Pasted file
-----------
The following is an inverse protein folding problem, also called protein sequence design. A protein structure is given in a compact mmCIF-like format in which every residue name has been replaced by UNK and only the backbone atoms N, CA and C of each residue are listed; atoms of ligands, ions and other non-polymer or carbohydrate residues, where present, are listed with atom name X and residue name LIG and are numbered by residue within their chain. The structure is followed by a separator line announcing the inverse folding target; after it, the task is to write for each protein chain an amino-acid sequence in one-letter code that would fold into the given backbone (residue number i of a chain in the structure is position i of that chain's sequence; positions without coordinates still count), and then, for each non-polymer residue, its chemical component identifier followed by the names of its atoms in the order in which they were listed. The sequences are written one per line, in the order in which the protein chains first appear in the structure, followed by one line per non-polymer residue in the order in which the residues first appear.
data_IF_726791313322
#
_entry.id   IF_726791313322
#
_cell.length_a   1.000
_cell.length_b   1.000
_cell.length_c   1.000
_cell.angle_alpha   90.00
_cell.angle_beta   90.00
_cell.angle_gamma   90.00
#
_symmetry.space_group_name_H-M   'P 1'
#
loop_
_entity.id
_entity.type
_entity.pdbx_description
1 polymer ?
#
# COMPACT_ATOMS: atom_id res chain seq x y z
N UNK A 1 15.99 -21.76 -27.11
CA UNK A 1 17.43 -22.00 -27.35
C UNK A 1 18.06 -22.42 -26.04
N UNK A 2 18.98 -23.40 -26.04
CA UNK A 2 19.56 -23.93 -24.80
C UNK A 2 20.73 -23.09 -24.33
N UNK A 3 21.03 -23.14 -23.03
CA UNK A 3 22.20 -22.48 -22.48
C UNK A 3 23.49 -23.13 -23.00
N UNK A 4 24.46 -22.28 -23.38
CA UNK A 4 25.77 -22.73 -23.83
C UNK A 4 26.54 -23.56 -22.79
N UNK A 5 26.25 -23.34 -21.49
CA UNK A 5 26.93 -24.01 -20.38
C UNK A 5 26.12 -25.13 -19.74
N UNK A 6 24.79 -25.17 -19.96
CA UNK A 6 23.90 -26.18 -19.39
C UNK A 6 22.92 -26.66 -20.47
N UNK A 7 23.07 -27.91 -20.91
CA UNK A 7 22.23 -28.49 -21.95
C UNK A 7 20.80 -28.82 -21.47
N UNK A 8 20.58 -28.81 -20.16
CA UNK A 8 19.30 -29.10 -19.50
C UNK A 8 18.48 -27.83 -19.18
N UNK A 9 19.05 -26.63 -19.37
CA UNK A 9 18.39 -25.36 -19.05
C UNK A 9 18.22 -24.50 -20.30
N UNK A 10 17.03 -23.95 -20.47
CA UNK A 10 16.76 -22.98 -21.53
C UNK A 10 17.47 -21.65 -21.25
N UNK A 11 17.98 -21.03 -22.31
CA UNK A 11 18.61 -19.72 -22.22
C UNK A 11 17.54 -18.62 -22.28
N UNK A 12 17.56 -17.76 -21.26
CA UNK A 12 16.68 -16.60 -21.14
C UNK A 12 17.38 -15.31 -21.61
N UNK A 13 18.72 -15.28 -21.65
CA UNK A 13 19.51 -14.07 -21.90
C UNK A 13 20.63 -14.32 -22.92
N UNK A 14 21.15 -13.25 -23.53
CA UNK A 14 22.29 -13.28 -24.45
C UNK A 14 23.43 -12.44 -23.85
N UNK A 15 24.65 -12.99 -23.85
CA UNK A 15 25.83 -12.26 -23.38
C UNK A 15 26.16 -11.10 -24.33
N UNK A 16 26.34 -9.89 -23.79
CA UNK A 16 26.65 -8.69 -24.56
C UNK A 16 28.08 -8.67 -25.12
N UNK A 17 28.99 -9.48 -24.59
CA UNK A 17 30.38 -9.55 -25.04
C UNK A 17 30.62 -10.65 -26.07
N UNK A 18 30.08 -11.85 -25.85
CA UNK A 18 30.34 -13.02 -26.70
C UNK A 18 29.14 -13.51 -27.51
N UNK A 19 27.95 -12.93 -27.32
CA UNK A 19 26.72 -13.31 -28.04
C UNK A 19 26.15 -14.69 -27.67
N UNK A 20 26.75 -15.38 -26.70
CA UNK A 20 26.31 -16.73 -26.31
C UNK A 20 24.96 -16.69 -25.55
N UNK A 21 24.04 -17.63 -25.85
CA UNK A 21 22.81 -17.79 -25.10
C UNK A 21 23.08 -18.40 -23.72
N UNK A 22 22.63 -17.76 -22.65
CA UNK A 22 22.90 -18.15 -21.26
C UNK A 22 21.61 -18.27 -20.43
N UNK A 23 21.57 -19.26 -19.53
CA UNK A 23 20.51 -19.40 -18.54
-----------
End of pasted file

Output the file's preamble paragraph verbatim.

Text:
The following is an inverse protein folding problem, also called protein sequence design. A protein structure is given in a compact mmCIF-like format in which every residue name has been replaced by UNK and only the backbone atoms N, CA and C of each residue are listed; atoms of ligands, ions and other non-polymer or carbohydrate residues, where present, are listed with atom name X and residue name LIG and are numbered by residue within their chain. The structure is followed by a separator line announcing the inverse folding target; after it, the task is to write for each protein chain an amino-acid sequence in one-letter code that would fold into the given backbone (residue number i of a chain in the structure is position i of that chain's sequence; positions without coordinates still count), and then, for each non-polymer residue, its chemical component identifier followed by the names of its atoms in the order in which they were listed. The sequences are written one per line, in the order in which the protein chains first appear in the structure, followed by one line per non-polymer residue in the order in which the residues first appear.